You can also become a pharmacy technician by earning an associate of applied science (AAS) degree, either before you enter the field or after you complete a non-degree course. This takes longer, but can offer an advantage in finding a job or negotiating a salary. Many programs include an externship that helps students gain experience.

High school diploma or GED certificate and clean criminal background check

Pharmacology concepts and skills, safety precautions and standards, legal requirements and issues, how healthcare works

1-2 years

Understanding prescriptions, safely dispensing medications, managing and updating patient records, communicating with insurance companies and prescribers and compounding skills.

Pharmacy Technician Licensure and Certification

Requirements for becoming a pharmacy technician vary by state. While not legally required, many employers prefer certification by the PTCB, and all states accept certification as a credential to practice.

To be eligible for the PTCB examination, you need either to complete an approved program or have a minimum of 500 hours work as a pharmacy technician. You must also pass a criminal background check and explain any professional disciplinary actions taken against you.

Working as a Pharmacy Technician

Most pharmacy technicians work in either standalone pharmacies or a pharmacy that is part of a retailer, such as Target, Costco, or Walmart. They also work in hospitals, clinics, or other settings that provide medications. Depending on the workplace, pharmacy techs may work evenings and weekends.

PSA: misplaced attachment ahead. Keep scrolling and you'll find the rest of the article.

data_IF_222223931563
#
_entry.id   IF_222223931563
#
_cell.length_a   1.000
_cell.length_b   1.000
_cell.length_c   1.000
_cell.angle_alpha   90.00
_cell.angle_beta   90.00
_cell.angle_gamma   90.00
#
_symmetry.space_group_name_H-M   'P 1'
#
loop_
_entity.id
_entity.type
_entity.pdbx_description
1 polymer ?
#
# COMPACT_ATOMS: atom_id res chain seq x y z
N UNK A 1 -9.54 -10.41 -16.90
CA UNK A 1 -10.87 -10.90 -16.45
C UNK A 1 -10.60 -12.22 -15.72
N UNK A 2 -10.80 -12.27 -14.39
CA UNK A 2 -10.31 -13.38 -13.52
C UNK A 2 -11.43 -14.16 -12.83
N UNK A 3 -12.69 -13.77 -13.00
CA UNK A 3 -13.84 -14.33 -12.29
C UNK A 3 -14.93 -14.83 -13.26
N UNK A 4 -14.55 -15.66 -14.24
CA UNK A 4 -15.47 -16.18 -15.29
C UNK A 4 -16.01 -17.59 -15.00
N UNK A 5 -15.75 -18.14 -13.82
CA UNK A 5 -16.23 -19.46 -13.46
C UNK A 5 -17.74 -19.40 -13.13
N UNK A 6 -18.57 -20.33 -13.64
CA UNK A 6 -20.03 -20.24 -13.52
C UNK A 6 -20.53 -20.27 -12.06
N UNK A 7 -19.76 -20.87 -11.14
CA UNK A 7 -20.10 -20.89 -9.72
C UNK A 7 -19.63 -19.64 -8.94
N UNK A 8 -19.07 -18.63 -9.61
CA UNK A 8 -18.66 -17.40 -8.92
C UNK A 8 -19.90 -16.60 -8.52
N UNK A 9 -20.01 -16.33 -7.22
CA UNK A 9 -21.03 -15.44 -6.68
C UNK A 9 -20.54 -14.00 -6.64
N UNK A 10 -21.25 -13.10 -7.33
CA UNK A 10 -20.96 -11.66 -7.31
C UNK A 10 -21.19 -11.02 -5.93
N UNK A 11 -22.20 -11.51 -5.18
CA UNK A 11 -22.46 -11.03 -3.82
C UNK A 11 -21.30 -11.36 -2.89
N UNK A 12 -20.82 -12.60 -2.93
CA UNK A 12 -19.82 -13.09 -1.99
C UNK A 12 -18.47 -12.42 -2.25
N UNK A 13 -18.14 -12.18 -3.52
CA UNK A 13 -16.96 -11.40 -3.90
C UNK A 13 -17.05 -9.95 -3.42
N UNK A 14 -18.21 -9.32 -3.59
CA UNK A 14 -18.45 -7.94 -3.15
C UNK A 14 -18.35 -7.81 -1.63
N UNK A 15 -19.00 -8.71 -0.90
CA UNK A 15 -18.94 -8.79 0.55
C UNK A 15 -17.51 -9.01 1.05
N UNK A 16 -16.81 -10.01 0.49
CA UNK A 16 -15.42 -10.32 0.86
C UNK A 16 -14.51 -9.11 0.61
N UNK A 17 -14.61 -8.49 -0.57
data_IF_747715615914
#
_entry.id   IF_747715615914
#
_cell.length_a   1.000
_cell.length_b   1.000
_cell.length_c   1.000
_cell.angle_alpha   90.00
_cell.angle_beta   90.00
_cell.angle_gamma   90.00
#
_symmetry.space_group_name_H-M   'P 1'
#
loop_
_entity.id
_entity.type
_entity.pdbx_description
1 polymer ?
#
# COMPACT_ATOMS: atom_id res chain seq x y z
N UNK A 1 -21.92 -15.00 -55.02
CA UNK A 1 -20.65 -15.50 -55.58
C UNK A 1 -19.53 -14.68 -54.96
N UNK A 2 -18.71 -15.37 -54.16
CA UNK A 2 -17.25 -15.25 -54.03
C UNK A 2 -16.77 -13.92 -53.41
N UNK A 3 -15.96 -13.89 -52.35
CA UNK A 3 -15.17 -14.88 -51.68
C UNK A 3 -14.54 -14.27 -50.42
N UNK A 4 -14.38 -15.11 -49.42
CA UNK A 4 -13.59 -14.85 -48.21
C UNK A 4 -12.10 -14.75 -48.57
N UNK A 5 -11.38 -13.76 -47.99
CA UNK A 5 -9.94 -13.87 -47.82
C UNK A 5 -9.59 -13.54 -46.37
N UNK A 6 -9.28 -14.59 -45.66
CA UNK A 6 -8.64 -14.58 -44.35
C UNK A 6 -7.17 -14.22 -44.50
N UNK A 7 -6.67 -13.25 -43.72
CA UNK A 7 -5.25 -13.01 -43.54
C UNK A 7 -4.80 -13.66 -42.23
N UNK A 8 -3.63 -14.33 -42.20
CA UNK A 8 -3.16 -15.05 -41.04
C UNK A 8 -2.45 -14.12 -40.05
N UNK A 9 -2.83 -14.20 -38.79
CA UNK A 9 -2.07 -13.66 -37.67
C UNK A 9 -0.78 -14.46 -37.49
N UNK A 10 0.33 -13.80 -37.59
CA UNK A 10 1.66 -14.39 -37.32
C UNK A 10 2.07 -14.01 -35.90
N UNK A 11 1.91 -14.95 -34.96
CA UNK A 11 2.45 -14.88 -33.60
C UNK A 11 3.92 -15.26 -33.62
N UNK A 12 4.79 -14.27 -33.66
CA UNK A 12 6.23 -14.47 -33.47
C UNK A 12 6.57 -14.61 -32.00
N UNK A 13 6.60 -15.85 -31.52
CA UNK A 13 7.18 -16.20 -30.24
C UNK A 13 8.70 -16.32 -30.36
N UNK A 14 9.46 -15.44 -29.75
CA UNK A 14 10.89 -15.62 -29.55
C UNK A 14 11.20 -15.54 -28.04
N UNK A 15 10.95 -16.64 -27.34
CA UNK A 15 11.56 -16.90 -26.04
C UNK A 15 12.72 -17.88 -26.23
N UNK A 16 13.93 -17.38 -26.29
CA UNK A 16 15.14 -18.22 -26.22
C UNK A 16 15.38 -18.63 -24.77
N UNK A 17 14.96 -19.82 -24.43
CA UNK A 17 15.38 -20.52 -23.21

Pharmacy technician salaries are lower than most other healthcare salaries, but comparable to other roles that do not require a degree or extensive training. According to the U.S. Bureau of Labor Statistics (BLS), the median annual salary for pharmacy technicians is $36,740.

Frequently Asked Questions About Becoming a Pharmacy Technician


How long does it take to become a pharmacy technician?

It can take between two months and two years to become a pharmacy technician, though in some states, you can learn entirely on the job. Degree programs often take one to two years.

What is the quickest way to become a pharmacy technician?

The quickest way to become a pharmacy tech depends on the state where you plan to work. In some states, you can learn entirely on the job. In most states, becoming a pharmacy technician requires some level of formal education.You can also start as pharmacy assistant, then enter a program.

Do you need a degree to become a pharmacy technician?

Becoming a pharmacy tech does not require a degree, although it can help you find a job or earn a promotion on the job.

Do pharmacy technicians get paid well?

Pharmacy technician salaries reflect the fact that becoming a pharmacy tech does not require a degree or extensive formal education. According to the BLS, the median annual salary for pharmacy technicians is $36,740. The lowest-paid 10% earn less than $28,740, and the highest-paid 10% earn more than $47,580.